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Triple Strained, Egg Washed Chicken Stock | Recipeish | Gustus Vitae

Yield: About 8 Cups of stock.
Time Estimate: 6 1/2 Hours, including 5 1/2 unattended..
Storage Notes: Can be kept refrigerated for 4 days, frozen up to 6 months.
Difficulty: Easy.

Homemade stock can sometimes be a little...full bodied. While there's no comparison in quality, taste, and nutritional value as compared to stock bought at the Super, it can sometimes be overly salty, or come with unwanted flavors for the dish, sauce, or soup you're making.

By triple straining through cheesecloth, and using several egg washes to clarify the stock (the same technique winemakers often use), you'll have a stock that is 'pure' - no fats or suspended solids, and most importantly, a stock that tastes like the essence of chicken-ness, if that's a thing.


  • 3-4 Lbs reserved chicken bones
  • 1 Full tin California Sea Salt
  • 2 Large white onions
  • 4 Large carrots
  • 6 Large celery stalks
  • 3 Eggs
  • About 15 feet of muslin/cheesecloth
  • Remove reserved bones from freezer, and empty into your pressure cooker.
  • Peel and rough chop onions and celery, trim ends of celery and cut into 1" wide pieces, and add all three to the pot.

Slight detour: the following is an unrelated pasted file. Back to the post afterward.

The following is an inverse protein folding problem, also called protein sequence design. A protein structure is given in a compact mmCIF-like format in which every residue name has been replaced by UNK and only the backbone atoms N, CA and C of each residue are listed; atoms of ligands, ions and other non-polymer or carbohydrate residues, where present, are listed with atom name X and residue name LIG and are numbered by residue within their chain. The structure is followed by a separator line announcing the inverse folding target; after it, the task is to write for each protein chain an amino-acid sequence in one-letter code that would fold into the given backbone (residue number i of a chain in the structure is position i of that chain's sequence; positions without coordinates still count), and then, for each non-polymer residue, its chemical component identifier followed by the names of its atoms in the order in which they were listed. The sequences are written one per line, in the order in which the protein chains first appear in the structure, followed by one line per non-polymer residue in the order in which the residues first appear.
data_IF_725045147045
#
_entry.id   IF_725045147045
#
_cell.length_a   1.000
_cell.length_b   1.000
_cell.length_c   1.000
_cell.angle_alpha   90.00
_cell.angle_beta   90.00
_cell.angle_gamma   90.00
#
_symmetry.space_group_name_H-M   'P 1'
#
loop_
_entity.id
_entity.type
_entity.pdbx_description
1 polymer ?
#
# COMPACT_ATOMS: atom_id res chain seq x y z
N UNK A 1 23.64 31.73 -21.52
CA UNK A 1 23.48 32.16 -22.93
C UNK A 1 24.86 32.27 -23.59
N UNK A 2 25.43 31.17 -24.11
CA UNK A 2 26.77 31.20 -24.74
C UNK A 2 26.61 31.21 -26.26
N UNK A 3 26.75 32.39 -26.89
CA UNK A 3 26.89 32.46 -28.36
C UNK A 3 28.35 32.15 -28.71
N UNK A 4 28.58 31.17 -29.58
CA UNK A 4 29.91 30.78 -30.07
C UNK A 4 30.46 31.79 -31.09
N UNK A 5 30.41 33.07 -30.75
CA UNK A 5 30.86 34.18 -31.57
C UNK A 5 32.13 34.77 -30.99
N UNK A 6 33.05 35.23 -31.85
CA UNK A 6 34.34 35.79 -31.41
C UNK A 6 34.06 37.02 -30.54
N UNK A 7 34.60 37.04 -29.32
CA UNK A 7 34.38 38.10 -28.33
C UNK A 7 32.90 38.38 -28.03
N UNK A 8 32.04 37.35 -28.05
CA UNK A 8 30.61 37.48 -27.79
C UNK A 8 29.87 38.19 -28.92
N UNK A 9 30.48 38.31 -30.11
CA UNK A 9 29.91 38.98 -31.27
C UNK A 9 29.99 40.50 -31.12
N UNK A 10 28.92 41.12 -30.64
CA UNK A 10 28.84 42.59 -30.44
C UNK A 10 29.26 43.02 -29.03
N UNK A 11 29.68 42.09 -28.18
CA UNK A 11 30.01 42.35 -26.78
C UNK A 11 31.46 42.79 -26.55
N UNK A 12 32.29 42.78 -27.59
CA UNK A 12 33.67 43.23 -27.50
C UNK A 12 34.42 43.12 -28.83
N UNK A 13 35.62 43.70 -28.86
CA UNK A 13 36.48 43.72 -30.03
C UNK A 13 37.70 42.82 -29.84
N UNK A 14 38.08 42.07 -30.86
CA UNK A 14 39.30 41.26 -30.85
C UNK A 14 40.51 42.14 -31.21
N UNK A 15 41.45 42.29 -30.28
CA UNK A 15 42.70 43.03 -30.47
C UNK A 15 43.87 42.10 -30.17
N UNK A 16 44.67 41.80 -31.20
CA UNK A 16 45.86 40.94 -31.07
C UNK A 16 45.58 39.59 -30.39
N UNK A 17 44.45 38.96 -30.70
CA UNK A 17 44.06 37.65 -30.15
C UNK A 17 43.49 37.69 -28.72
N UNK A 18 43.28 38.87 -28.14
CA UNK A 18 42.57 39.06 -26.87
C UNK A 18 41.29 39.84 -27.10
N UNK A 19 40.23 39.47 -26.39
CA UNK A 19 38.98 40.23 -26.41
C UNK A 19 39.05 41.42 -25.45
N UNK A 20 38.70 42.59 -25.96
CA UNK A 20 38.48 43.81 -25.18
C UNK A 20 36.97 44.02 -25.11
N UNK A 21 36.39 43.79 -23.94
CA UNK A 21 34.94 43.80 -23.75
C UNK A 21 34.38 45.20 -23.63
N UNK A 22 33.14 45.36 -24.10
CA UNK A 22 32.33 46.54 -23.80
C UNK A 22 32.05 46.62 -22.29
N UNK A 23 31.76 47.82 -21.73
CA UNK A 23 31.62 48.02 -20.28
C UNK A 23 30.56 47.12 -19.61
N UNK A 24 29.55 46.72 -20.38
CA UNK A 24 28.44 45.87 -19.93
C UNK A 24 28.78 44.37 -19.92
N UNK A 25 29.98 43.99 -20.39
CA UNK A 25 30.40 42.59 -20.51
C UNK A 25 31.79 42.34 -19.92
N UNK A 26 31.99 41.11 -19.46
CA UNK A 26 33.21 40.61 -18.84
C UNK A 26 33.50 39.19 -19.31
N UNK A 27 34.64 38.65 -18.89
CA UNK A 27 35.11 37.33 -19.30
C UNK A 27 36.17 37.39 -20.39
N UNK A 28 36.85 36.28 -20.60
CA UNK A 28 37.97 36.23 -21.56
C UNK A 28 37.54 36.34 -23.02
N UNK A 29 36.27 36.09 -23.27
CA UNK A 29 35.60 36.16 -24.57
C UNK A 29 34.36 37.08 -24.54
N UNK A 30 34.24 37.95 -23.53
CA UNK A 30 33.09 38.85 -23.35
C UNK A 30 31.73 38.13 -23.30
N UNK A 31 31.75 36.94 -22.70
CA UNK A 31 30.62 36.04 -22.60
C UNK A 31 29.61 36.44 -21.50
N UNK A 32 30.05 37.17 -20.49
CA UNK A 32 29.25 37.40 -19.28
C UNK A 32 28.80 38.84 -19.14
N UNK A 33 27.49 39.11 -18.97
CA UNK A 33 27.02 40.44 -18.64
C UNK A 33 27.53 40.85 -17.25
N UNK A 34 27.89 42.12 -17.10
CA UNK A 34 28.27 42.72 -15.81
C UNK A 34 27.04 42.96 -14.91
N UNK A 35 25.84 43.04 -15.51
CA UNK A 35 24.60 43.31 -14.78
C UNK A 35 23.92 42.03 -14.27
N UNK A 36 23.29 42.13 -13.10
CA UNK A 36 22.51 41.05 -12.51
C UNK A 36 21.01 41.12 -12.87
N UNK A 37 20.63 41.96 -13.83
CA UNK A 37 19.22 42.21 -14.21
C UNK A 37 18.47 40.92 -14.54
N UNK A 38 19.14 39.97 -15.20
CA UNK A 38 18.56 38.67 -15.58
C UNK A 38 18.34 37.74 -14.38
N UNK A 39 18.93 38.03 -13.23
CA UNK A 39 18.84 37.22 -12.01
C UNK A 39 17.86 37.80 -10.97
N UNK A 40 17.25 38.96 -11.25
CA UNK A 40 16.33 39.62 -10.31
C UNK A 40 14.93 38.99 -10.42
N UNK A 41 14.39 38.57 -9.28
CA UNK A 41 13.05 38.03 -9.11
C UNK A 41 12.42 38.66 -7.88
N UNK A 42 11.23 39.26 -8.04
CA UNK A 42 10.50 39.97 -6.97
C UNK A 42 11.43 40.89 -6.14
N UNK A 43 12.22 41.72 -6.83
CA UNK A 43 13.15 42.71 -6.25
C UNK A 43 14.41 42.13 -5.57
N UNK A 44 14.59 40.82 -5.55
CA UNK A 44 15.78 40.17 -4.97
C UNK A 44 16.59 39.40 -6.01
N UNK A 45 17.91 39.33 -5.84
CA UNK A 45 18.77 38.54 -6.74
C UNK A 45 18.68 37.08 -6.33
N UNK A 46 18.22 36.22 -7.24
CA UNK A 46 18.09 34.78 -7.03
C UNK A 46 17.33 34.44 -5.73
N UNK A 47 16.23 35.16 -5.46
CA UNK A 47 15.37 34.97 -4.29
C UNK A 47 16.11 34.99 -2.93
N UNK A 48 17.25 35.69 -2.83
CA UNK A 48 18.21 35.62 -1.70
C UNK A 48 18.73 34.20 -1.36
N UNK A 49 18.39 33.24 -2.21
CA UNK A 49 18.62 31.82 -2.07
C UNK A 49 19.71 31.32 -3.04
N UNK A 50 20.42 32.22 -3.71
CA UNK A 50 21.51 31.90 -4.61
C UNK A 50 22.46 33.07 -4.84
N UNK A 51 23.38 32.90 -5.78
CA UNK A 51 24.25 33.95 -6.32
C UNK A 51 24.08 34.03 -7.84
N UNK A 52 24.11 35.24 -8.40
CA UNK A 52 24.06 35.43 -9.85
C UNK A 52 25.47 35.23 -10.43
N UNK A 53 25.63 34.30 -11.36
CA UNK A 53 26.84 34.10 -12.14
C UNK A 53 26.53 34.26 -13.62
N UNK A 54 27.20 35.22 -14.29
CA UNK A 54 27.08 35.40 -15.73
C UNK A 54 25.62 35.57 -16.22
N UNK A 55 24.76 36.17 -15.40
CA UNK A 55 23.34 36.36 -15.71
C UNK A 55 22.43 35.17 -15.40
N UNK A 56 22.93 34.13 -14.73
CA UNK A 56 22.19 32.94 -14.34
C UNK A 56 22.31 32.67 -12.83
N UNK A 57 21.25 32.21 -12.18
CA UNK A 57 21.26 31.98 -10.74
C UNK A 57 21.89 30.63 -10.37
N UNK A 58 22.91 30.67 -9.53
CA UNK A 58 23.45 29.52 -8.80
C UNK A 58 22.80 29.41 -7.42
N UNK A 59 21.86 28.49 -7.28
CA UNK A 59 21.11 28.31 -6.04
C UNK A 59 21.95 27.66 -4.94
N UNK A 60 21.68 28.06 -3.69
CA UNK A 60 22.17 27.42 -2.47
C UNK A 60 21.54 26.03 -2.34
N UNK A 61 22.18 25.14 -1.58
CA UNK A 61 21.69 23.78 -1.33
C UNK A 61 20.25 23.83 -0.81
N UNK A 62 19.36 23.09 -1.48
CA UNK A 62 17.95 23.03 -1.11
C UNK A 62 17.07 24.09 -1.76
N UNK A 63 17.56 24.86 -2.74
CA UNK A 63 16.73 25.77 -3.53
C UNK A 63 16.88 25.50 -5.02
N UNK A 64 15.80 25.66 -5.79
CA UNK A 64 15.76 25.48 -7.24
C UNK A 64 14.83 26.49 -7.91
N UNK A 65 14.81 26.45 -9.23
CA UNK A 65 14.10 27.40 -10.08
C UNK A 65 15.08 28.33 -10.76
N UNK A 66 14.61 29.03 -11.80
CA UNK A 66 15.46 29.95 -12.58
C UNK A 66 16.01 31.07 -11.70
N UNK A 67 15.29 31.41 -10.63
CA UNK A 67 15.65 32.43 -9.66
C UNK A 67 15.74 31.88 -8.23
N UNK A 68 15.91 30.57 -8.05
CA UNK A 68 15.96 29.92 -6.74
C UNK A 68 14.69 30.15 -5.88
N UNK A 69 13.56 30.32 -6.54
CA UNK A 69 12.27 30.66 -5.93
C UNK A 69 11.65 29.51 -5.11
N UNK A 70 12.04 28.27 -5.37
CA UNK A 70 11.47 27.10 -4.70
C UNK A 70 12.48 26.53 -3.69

• Pour over California Sea Salt, and fill to 1" from the brim of of your pressure cooker. This should be around 9 Cups or so.
  • Seal, and bring up to one bar. Reduce heat to low, and continue cooking at one bar for 5 hours.
  • Remove from heat, and allow to cool and depressurize - around 30 minutes. 
  • Pour contents of pressure cooker into a colander above a large bowl, and discard bones and cooked vegetables.
  •  Fold three layers of cheesecloth over another large bowl, securing with rubber bands.
  • Pour over contents, then return contents to the pressure cooker.
  • Over a small bowl, separate white from yolk, reserve yolk if desired for another purpose (carbonara pasta is always lovely).
  • Whisk white with 1/4th Cup cold distilled water, and pour in stock.
  • Bring up to a boil, then remove from heat, and allow to cool for 5 minutes.
  • As the white congeals, it attaches itself to loose fats, and bits of veggie and chicken. Spoon off anything floating on the surface, then again set up a 3 layer cheese cloth, and strain.
  • Repeat process with egg wash, boiling, and straining 3 times.
  • After the final strain, taste for seasoning. I prefer to leave slightly under-salted, giving me more flexibility to adapt to whatever dish I end up using it with.
  • Pour off into mason jars, and label with a date. Allow 1-2 hours to cool before adding to the fridge, and if freezing, allow an overnight in the fridge and at least 1" of headroom from stock to top to prevent it bursting.
  • Pro Tip: After a night chilling in the fridge, pour stock off into ice cube trays, and freeze. Pop the cubes into a ziplock bag, label with date, and return to the freezer. With these smaller portions, you can use just a bit when you need it to quickly make a sauce, add depth to a soup, or whatever you'd like for a single meal, without defrosting a whole mason jar.